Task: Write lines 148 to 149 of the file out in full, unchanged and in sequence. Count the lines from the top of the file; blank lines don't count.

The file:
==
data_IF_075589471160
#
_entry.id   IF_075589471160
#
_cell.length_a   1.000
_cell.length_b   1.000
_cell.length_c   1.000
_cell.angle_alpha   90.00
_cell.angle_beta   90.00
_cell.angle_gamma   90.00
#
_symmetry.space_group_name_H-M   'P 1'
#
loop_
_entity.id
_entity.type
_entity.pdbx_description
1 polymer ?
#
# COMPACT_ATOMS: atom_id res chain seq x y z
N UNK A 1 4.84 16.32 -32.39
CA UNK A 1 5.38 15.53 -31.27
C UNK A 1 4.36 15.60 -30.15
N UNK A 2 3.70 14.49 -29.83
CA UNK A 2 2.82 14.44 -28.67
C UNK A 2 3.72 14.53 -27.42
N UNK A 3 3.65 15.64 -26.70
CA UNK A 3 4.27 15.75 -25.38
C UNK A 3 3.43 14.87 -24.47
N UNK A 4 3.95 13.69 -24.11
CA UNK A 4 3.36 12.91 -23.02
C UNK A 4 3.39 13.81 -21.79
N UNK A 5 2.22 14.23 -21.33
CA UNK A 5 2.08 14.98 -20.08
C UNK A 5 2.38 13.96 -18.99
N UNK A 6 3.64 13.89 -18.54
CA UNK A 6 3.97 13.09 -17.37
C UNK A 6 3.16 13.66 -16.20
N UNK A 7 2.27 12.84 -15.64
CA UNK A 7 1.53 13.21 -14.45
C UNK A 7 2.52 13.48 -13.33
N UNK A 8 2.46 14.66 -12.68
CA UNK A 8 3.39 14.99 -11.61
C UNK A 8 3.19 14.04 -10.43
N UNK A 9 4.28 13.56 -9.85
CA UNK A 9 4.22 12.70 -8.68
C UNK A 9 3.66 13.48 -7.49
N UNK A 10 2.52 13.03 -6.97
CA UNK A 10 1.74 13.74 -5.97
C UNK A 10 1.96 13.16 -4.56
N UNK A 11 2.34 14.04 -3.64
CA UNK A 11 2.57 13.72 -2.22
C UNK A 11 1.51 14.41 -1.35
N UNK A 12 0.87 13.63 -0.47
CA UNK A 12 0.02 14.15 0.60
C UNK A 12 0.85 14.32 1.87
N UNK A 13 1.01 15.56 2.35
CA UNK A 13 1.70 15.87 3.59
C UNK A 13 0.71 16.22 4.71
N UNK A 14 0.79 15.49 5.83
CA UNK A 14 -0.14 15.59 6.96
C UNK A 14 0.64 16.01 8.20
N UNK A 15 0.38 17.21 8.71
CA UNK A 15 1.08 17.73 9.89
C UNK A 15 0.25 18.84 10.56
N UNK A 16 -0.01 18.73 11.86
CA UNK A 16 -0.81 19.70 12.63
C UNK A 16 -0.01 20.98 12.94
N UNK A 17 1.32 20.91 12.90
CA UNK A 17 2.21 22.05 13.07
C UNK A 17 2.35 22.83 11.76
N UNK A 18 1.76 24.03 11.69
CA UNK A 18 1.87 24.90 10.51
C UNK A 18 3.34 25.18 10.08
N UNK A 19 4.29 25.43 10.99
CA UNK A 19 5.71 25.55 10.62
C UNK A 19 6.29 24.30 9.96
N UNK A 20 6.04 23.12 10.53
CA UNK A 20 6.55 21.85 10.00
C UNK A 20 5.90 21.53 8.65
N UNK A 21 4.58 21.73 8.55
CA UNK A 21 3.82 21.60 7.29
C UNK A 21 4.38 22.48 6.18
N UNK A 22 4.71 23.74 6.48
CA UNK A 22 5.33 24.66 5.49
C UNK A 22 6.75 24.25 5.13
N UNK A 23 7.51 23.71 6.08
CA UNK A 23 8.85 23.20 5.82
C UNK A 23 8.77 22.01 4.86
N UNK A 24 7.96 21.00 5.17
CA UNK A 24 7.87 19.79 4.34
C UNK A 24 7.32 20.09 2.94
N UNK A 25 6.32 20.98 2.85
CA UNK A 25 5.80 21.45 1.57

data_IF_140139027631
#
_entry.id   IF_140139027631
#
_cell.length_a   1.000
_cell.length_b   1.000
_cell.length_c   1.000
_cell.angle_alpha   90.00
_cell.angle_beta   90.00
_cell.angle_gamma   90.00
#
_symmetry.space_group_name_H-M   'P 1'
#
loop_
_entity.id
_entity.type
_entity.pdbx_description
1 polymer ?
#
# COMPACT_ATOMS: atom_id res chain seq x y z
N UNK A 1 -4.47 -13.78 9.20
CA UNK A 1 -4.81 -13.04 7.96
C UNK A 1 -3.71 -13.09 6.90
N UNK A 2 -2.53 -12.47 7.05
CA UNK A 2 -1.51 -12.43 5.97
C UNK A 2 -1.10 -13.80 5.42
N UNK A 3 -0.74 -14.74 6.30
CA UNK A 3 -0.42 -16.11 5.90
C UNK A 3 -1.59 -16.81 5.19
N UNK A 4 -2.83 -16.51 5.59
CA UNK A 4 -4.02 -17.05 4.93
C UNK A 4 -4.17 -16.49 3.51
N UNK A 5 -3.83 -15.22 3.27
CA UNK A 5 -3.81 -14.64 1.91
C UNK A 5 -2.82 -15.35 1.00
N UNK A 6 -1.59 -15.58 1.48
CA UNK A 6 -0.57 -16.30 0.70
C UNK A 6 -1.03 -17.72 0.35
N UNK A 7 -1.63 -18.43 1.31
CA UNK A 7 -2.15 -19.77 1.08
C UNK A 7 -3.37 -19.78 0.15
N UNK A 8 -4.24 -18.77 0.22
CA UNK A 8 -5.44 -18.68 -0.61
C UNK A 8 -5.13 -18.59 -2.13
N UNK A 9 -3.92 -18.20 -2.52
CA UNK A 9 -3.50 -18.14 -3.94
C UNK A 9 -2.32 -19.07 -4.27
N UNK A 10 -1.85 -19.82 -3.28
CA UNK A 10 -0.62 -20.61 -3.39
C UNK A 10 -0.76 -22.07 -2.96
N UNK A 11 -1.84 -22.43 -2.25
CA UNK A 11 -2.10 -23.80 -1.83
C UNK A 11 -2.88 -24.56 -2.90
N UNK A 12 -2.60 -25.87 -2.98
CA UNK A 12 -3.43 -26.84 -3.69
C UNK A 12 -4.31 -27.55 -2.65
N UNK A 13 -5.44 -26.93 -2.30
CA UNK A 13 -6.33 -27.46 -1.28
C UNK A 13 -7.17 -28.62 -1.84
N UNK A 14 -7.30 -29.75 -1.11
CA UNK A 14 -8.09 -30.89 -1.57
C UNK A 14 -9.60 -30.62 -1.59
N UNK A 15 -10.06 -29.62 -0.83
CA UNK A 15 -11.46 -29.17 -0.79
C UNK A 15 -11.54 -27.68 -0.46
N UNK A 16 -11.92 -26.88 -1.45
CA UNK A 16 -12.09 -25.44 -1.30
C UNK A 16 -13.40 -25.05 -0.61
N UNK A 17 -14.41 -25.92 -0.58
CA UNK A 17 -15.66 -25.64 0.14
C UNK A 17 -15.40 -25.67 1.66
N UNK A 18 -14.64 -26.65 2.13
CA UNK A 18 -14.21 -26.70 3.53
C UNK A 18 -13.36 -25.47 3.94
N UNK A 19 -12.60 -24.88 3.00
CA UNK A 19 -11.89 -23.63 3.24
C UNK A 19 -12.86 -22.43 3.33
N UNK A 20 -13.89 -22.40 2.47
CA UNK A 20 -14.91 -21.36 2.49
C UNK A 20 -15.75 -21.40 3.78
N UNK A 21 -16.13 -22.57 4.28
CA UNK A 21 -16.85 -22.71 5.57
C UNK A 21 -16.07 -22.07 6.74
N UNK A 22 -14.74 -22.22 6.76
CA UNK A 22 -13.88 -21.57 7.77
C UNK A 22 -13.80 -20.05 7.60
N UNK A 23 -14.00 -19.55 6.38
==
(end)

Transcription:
N UNK A 12 -2.60 -25.87 -2.98
CA UNK A 12 -3.43 -26.84 -3.69